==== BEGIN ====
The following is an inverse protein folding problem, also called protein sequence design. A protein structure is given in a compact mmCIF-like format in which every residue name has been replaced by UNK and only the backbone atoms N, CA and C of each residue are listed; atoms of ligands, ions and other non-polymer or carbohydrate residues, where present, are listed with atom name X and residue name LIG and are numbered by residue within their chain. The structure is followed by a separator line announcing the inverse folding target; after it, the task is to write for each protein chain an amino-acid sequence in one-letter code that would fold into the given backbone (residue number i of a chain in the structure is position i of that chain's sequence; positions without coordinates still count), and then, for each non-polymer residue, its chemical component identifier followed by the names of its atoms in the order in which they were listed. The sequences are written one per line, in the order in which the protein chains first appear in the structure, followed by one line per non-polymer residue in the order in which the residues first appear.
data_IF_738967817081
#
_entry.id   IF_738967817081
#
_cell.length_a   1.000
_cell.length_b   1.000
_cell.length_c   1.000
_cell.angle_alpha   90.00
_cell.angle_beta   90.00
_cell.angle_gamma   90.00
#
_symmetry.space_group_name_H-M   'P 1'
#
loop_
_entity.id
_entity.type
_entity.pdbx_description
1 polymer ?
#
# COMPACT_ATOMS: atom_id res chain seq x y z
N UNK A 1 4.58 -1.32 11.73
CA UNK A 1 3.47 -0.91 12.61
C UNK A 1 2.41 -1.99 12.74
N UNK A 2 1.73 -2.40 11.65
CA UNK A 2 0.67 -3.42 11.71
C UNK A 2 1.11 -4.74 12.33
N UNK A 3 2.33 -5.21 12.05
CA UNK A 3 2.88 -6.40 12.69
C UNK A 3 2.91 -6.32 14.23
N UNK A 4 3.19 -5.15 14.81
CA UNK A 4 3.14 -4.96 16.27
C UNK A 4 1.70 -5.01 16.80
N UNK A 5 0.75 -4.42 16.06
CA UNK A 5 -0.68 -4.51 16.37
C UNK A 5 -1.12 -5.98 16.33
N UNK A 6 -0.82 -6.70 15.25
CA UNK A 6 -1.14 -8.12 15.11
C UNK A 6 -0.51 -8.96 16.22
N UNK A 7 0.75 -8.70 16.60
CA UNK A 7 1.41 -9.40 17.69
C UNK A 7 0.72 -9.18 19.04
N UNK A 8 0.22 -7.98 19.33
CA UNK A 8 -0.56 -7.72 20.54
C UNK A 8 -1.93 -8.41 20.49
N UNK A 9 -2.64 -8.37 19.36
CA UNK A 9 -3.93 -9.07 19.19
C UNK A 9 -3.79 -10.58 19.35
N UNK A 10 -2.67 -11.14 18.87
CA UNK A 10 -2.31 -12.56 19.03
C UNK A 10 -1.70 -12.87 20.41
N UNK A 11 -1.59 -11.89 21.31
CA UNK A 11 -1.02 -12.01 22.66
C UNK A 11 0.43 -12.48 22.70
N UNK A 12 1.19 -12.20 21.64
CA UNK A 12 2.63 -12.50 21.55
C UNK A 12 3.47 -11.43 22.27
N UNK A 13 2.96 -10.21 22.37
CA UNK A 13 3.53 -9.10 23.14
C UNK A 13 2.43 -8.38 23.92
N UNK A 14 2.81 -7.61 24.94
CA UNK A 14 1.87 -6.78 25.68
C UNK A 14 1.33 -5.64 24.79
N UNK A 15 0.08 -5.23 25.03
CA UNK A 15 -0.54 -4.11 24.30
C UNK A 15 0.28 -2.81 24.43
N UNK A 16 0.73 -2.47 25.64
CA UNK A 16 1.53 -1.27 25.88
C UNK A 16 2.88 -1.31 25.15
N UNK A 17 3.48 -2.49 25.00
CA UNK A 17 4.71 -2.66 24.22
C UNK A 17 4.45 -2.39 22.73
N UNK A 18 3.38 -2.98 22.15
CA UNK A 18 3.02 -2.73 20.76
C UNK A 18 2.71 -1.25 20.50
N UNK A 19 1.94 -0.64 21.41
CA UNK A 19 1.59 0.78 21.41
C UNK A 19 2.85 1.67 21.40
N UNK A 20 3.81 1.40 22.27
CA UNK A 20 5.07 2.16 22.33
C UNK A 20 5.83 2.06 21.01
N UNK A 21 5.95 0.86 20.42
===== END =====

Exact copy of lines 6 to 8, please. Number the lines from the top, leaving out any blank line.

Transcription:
_cell.length_a   1.000
_cell.length_b   1.000
_cell.length_c   1.000